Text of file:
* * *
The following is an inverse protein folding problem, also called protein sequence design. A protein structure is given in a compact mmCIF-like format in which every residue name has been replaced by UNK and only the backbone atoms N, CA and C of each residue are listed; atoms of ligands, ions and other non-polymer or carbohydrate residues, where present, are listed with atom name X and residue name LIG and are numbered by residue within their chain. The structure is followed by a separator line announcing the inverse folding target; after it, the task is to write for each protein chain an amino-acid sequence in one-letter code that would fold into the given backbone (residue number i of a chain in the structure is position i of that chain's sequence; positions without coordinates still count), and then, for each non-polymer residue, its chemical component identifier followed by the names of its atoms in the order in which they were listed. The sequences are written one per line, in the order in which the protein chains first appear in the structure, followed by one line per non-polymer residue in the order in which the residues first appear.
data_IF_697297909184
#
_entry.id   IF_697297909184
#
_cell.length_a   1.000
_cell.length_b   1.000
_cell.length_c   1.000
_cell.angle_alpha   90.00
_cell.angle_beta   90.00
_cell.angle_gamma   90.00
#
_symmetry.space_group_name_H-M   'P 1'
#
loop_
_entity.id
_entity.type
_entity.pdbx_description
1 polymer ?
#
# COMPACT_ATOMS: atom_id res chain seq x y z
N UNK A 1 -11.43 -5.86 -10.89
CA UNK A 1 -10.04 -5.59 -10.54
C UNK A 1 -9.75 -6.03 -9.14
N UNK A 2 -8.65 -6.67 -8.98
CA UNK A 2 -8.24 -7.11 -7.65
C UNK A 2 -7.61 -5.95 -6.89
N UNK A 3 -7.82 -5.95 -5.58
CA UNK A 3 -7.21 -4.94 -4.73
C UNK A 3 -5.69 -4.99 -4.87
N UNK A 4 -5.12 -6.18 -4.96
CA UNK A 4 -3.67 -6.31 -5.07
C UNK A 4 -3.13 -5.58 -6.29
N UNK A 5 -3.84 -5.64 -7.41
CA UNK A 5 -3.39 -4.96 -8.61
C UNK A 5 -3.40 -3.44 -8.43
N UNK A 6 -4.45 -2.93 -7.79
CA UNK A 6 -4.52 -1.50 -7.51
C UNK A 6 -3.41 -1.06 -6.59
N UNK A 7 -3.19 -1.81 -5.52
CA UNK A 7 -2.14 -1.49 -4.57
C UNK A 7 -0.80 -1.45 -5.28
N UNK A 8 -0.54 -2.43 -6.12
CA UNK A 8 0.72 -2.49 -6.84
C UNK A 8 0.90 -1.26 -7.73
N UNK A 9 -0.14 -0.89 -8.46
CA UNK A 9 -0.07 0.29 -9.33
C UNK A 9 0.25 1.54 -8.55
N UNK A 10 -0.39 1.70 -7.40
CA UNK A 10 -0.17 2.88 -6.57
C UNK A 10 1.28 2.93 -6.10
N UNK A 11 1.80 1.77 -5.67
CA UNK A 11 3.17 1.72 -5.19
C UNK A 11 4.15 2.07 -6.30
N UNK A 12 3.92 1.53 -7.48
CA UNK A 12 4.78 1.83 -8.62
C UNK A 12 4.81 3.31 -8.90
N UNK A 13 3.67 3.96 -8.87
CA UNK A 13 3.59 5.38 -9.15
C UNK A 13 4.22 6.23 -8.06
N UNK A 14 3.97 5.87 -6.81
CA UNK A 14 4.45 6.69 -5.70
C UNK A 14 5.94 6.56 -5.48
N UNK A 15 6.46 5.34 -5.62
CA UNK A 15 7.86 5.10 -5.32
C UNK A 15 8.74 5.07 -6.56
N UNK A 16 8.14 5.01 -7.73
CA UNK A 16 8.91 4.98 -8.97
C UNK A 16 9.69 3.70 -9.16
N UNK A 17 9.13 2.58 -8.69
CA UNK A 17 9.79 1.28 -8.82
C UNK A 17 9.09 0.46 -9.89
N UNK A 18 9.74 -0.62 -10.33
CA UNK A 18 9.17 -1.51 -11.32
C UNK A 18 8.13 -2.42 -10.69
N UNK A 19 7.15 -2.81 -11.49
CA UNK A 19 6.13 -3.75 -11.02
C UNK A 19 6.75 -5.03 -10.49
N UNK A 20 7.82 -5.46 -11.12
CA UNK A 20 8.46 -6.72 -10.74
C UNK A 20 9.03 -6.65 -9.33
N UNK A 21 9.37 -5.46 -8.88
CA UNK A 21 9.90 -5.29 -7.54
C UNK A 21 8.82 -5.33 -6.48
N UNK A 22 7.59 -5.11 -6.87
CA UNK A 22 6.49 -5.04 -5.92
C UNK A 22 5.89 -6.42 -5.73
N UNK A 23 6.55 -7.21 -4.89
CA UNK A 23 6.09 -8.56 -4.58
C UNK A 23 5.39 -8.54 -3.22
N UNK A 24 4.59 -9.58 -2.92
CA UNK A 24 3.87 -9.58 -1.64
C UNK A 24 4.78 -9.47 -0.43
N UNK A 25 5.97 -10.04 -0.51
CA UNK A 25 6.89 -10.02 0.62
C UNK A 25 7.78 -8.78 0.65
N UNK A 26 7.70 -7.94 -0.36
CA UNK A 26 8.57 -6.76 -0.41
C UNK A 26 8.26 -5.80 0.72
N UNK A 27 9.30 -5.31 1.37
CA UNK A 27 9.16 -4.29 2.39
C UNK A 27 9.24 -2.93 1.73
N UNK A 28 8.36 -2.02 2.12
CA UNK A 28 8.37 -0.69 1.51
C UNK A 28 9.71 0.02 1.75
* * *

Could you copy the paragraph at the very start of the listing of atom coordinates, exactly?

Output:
The following is an inverse protein folding problem, also called protein sequence design. A protein structure is given in a compact mmCIF-like format in which every residue name has been replaced by UNK and only the backbone atoms N, CA and C of each residue are listed; atoms of ligands, ions and other non-polymer or carbohydrate residues, where present, are listed with atom name X and residue name LIG and are numbered by residue within their chain. The structure is followed by a separator line announcing the inverse folding target; after it, the task is to write for each protein chain an amino-acid sequence in one-letter code that would fold into the given backbone (residue number i of a chain in the structure is position i of that chain's sequence; positions without coordinates still count), and then, for each non-polymer residue, its chemical component identifier followed by the names of its atoms in the order in which they were listed. The sequences are written one per line, in the order in which the protein chains first appear in the structure, followed by one line per non-polymer residue in the order in which the residues first appear.